Dirty Water Records

Taking Music Backwards Into Tomorrow

The Paisley Umbrella: Thee Vicars "Back On The Streets"

Along come Thee Vicars, a band not yet out of their teens from the shit town Bury St. Edmunds. They're loud, snotty, and play loud garage punk rock 'n' roll! That's enough for you to go get it, but I'll tell you a little more. Their Dirty Water Records debut Back On The Streets is a celebration of controlled rock 'n' roll noise from start to finish. Although one would hasten to call it garage punk, but garage and punk. It's garage rock with an obnoxious, '70s punk rock attitude. Truthfully, that sounds too academic. "Introducing Thee Vicars" is a chaotic free-for-all of surf guitars, crashing cymbals, and howls from the depths. If ideas of what is good rock 'n' roll can actually be set to music, this is a perfect illustration. Not hard, but finally, someone has the guts to do it. Leave it to the kids to remind us that we're too old! The title track is raw and highlighted with a lot of tasty r & b styled guitar riffs from lead guitar Reuben Kemp. "Why Have You Changed" is just raw and dirty. It would have been cool to hear Mike Whittaker's vocals a little louder, but it's rock 'n' roll that sounds live, setbacks included instead of studio manipulation. "Mindless Squares" is classic garage rock with a short beat, but the tambourine and occasional crashing cymbals from Jasper Kemp range from inventing one's own add-ins to the beat to something out of the book of Animal. "Budget Rock" is great! It's got a faster beat and bass from Mike Whittaker to make the song feel like nothing less than a good '70s British punk kick in the ass, only with more distortion, which results in the rebellion being music, not a message. "Small Town Blues" is almost minimalist with its searing guitar solo and not much blues, but more of a "fuck you!" 

"Back On The Streets" has 16 songs. I'm not going to go through all of them, but the overall impression is that Thee Vicars have to be the most talented bunch of obnoxious, snotty kids to come along, but the recording is a little schizophrenic as a stereo recording done in low fidelity, as if Thee Vicars are too fucking good musically but don't want to admit it. However, the sound itself feels like a live show. As much as so many bands over the years have attempted to duplicate the live sound, the distortion on the recording actually does sound live because it's so static and the compromises in hearing what Mike whittaker is trying to say or Reuben's lead guitar sounding louder on tracks like "They Lied To You" just aren't important, although the refrain on it is just perfect! The honest truth is that maybe Thee Vicars have come to play and they don't care if you can hear what they're saying since your ears are going to be too occupied with them already. Besides Mike screams like Iggy did and hasn't done since "TV Eye". The album also has plenty of songs where everything comes together like the double fuzz guitar wail of "I'll Hunt You Down" or the bass heavy "I Don't Wanna Be Like You", which could be a long awaited response to those who used to think "I hope I die before I get old." It's telling many of us that we are old. Sigh.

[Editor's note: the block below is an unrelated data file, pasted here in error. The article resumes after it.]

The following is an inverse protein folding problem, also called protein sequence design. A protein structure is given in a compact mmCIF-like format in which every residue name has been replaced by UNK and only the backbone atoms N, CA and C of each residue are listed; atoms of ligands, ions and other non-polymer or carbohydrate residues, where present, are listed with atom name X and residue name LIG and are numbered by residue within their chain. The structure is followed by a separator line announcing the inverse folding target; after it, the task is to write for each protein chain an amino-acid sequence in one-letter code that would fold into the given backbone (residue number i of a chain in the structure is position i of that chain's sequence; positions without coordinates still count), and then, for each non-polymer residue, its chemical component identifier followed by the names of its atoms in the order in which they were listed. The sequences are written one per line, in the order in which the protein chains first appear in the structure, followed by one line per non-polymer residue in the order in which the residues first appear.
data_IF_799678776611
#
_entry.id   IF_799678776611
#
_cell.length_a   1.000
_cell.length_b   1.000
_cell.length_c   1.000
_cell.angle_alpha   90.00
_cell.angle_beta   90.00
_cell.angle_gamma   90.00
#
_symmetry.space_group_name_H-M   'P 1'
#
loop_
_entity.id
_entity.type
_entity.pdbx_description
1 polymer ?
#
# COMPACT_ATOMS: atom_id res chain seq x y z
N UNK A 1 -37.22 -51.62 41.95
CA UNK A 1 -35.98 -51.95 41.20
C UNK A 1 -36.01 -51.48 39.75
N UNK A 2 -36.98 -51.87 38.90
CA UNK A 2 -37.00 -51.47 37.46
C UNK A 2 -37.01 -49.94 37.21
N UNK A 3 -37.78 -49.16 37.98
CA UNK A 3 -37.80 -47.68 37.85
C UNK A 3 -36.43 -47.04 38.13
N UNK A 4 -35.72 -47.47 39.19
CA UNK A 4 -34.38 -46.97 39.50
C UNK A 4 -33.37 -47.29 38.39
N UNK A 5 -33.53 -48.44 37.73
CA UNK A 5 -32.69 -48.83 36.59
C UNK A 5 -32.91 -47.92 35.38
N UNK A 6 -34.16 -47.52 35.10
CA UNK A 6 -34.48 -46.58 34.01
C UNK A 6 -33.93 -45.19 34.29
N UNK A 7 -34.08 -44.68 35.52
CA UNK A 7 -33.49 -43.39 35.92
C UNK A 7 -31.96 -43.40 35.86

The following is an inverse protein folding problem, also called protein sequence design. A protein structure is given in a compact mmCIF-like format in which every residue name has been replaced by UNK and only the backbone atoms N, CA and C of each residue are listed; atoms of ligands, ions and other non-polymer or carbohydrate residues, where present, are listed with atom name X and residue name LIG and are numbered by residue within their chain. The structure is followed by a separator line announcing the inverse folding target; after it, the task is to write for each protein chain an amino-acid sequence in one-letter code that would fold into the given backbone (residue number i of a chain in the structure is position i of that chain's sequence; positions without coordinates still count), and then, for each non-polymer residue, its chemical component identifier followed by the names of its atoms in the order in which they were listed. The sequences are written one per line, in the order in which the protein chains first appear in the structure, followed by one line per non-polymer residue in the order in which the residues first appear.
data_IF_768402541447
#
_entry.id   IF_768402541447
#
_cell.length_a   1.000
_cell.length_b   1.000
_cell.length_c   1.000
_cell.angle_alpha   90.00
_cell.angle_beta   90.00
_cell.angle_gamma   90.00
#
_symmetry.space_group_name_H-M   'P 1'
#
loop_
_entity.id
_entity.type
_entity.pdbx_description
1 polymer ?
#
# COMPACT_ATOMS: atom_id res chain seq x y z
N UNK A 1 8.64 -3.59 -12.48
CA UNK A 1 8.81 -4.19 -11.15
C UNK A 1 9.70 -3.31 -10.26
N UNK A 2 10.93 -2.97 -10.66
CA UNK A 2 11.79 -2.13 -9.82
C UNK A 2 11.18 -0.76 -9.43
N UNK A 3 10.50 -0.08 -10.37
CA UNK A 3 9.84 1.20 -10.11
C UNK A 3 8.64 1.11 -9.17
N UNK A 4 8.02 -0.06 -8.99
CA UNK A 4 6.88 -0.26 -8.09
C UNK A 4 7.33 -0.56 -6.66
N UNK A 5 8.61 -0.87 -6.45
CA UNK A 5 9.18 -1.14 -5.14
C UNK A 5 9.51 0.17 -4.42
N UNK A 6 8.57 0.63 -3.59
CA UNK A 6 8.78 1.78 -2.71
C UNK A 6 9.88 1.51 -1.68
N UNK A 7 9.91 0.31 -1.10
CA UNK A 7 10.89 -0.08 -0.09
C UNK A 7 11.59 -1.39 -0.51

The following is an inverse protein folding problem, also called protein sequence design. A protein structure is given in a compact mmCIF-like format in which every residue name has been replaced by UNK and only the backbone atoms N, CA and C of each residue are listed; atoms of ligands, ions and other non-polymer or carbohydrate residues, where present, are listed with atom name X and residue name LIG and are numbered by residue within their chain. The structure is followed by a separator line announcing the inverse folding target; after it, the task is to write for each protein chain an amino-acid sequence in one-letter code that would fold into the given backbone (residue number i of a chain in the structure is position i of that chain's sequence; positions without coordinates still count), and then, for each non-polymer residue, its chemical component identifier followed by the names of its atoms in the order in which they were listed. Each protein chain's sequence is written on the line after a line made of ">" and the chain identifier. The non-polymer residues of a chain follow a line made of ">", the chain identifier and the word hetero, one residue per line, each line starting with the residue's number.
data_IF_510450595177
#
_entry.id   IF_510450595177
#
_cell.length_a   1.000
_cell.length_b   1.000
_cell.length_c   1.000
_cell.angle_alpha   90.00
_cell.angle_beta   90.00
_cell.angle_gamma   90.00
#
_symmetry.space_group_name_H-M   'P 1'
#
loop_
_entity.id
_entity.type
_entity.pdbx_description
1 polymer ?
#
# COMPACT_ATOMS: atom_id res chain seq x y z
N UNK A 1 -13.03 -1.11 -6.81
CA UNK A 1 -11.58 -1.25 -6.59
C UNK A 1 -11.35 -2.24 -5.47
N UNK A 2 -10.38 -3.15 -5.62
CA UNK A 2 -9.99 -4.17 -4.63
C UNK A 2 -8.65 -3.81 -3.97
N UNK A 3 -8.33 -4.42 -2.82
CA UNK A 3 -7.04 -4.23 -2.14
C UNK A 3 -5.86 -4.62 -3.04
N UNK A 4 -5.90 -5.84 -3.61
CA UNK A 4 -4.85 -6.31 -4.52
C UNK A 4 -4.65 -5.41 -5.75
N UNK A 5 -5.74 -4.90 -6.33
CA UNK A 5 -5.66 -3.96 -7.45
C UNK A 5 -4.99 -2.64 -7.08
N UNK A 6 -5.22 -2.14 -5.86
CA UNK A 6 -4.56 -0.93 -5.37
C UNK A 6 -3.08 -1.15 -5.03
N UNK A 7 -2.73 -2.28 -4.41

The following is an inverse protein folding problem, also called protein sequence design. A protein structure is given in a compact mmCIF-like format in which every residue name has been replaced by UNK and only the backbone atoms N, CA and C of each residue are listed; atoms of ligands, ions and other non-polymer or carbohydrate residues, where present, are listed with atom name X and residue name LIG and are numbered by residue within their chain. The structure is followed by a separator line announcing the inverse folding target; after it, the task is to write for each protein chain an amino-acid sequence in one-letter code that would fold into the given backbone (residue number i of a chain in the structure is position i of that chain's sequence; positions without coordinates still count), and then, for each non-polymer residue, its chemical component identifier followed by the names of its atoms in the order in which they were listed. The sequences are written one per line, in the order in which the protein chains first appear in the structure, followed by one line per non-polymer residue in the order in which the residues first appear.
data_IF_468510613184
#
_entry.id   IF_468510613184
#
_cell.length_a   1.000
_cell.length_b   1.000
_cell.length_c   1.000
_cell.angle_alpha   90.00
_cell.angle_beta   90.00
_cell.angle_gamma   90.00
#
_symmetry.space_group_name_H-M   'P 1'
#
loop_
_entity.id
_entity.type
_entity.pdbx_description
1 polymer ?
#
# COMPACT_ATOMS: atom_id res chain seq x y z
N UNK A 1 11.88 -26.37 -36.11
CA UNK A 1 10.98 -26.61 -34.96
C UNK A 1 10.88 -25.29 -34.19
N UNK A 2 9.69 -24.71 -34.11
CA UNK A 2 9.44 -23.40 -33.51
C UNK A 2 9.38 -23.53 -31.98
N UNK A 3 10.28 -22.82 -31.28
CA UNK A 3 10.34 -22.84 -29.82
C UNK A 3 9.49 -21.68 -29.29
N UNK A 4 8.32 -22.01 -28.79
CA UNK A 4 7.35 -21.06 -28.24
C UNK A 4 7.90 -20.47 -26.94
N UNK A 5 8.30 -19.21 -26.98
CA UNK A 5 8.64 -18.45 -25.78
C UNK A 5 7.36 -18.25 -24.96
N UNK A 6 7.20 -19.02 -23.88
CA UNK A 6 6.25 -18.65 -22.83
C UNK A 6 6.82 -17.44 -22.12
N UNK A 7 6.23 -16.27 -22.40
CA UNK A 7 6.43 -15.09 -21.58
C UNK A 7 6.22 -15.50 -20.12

This is a great time for rock 'n' roll. There is a greater number of awesome garage rock bands out there, but Back On The Streets feels like a warning that Thee Vicars are here, they don't need to be schooled, and they're just getting started. Older, more experienced bands will love them too, but knowing that these guys are going to replace them. Afterall, rock 'n' roll is rebellion, it's for the young. Rock 'n' roll has some simple requirements: It should be loud and it should piss off your parents. So when was the last time we heard something that did those things? A long time, right? Everything is a target market. Punk is for profit. Rebellion is packaged. You can buy Clash shirts at the mall (we miss you, Joe Strummer (21 August 1952–22 December 2002)). In truth, very few things come along these days that grab us by the yarbles and shake us furiously out of ourselves. That's what rock 'n' roll should do. Thee Vicars do that louder than anyone I've heard in a long time, but the beats are way older and the melodies basic on songs like "The Dreaded Day Job" that it's garage rock with straight punk rock attitude and volume. There's no mod coolness here, just older, basic garage rock songs that have more volume, distortion, and rebellion in the noise than anything out there considered "garage rock", but the talent is undeniable. Even on songs like "Leavin' Here" (not the cover), which has a familiar melody that's been duplicated by many for years, Thee Vicars throw it on the floor and take turns kicking it into submission as their own invention.

Back On The Streets is rock 'n' roll. Loud, obnoxious, based on old stuff beaten up in to something new. It's music to piss off your parents, although most of us don't live with them anymore (I hope). Buy it anyway. You'll want your parents to hear it just so you can feel young again.

Dirty Water Records London